Sunday, July 15, 2018

Erudite Lincoln?

Looking round about the internet, I stumbled upon this book, Wit and Humor Of Abraham Lincoln, Gathered from Authentic Sources, by Carleton B. Case (Chicago: Shrewesbury Publishing Co., 1916; pp. 7-50), and I found this statement on Lincoln's early reading:
The books which Abraham had the early privilege of reading were the Bible, much of which he could repeat, "Æsop's Fables," all of which he could repeat, "Pilgrim's Progress," Weem's "Life of Washington," and a "Life of Henry Clay," which his mother had managed to purchase for him. Subsequently he read the "Life of Franklin" and Ramsay's "Life of Washington." In these books, read and re-read, he found meat for his hungry mind. The Holy Bible, Æsop and John Bunyan — could three better books have been chosen for him from the richest library?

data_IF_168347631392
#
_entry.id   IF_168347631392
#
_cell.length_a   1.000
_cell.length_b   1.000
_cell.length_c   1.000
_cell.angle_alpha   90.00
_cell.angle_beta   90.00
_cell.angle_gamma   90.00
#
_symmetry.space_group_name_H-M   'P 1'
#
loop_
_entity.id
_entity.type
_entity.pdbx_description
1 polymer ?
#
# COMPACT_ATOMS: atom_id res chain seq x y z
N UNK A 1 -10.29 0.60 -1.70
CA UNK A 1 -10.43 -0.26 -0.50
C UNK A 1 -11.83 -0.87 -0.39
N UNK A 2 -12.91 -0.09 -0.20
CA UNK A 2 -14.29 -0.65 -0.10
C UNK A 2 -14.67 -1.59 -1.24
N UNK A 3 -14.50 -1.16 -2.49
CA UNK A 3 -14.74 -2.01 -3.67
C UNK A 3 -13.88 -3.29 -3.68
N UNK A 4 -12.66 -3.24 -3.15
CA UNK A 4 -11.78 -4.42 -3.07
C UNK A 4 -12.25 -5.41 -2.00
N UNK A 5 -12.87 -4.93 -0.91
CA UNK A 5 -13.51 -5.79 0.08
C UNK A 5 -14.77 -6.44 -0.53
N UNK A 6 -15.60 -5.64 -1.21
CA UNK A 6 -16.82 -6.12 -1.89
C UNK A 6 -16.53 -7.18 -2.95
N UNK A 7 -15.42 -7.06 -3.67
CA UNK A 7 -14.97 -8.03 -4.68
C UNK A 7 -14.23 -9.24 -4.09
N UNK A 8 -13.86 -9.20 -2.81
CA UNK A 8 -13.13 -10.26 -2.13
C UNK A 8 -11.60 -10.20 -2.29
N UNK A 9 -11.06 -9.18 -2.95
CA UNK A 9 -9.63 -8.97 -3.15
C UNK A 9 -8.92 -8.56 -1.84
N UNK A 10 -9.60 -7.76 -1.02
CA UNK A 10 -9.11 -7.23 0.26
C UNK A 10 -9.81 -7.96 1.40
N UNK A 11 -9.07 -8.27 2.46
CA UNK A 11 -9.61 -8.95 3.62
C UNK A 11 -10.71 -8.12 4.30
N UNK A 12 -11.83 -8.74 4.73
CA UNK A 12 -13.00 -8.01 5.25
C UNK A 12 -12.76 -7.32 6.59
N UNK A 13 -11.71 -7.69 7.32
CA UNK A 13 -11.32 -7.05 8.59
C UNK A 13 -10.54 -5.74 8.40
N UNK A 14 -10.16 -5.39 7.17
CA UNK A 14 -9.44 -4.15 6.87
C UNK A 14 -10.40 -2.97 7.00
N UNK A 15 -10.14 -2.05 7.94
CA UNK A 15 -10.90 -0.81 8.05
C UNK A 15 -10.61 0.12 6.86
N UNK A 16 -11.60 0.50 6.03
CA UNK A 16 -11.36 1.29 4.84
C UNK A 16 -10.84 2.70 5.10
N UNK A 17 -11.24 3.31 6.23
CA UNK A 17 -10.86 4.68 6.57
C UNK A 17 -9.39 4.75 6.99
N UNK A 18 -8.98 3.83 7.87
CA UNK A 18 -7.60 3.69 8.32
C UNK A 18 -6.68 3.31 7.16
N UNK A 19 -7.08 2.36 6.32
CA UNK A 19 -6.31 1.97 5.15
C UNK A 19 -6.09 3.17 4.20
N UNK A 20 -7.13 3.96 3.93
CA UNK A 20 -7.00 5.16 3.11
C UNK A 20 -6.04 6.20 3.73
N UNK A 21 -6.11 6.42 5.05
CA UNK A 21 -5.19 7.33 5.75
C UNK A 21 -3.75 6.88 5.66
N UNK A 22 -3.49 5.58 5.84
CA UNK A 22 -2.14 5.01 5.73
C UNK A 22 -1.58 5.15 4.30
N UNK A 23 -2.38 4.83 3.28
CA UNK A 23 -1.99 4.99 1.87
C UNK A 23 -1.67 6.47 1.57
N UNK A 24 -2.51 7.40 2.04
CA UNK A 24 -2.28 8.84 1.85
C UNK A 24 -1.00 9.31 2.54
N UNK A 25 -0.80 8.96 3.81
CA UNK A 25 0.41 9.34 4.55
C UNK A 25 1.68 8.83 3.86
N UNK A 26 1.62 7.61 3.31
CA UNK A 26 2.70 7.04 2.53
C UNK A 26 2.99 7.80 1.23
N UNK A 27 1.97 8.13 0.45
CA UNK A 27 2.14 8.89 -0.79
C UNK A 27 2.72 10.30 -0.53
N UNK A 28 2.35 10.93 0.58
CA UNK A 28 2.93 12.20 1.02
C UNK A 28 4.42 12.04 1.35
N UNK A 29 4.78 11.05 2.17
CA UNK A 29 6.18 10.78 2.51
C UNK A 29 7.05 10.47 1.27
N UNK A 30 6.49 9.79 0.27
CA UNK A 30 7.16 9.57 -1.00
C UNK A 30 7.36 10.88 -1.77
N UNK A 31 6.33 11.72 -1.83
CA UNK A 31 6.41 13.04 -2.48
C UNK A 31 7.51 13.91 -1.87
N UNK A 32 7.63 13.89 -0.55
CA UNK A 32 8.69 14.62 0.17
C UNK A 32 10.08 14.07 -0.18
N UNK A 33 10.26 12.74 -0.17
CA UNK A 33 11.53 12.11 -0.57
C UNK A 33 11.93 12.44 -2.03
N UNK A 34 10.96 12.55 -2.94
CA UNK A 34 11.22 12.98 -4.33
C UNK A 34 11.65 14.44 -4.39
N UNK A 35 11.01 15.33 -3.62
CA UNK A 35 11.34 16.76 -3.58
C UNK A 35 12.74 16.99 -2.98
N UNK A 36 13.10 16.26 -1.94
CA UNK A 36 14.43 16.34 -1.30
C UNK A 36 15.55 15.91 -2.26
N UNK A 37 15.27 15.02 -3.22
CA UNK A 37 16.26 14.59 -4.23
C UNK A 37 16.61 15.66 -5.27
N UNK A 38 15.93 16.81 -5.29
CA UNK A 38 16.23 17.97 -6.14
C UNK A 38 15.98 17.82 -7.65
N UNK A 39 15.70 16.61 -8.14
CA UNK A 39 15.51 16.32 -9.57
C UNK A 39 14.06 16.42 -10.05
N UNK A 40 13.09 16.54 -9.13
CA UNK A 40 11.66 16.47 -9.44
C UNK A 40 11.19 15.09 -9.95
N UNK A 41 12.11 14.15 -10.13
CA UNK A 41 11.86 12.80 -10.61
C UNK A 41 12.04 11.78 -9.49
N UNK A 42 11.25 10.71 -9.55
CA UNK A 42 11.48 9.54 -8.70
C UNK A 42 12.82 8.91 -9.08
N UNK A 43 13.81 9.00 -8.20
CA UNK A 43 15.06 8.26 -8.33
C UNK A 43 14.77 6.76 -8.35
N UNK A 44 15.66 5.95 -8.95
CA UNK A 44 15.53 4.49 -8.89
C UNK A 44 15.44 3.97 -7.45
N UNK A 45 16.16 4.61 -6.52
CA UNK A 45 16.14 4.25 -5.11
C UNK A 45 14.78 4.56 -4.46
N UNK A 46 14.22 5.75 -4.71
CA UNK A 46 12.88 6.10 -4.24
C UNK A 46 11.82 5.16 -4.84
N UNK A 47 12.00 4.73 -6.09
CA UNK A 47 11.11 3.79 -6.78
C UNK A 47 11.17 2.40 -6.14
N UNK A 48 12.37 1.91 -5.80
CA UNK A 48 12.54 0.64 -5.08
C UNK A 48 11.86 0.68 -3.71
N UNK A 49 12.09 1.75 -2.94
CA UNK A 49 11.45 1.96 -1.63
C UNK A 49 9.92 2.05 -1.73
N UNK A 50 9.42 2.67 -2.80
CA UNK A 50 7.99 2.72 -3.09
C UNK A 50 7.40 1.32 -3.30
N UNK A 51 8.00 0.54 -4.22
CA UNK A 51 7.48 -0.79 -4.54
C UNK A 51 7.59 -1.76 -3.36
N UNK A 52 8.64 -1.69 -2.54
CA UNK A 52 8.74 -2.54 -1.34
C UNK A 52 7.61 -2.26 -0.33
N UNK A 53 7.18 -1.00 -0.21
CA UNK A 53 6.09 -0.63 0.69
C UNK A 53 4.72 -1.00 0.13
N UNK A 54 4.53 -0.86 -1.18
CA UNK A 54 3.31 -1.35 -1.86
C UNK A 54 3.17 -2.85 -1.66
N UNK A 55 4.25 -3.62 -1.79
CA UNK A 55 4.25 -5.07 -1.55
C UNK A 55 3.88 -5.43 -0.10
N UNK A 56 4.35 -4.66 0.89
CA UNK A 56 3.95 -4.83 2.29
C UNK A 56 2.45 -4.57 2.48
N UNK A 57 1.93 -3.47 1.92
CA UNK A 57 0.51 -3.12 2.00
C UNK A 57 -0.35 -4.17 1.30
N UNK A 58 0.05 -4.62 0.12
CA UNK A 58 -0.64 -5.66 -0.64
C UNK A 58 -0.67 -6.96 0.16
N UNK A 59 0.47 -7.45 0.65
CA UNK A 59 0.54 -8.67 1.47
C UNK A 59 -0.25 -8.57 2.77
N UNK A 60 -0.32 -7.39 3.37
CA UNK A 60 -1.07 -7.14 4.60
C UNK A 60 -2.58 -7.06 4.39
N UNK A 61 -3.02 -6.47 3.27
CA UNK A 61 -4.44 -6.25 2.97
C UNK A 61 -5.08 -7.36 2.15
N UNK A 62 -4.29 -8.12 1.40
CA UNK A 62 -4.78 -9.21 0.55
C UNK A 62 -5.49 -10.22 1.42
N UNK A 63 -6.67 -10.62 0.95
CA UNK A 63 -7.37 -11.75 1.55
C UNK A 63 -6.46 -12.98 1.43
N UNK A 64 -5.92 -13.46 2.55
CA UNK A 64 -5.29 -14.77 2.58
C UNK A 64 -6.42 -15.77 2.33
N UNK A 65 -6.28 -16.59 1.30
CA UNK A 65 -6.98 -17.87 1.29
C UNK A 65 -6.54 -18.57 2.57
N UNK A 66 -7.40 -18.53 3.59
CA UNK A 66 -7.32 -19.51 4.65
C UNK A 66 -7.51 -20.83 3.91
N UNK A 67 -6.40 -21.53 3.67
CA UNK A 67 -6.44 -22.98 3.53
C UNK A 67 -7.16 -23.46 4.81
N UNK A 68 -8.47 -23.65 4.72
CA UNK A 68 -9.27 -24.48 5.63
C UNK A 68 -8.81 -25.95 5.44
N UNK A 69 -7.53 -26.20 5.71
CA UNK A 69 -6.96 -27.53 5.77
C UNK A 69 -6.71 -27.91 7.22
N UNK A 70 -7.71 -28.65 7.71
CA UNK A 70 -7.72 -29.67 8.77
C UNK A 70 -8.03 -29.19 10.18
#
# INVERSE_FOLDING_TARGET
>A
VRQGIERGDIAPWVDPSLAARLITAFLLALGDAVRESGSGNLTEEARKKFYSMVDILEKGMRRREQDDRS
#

The writer of this book tends toward hero worship, so this source might not be as authentic as proclaimed. I notice that Lincoln read Life of Franklin. What a coincidence!



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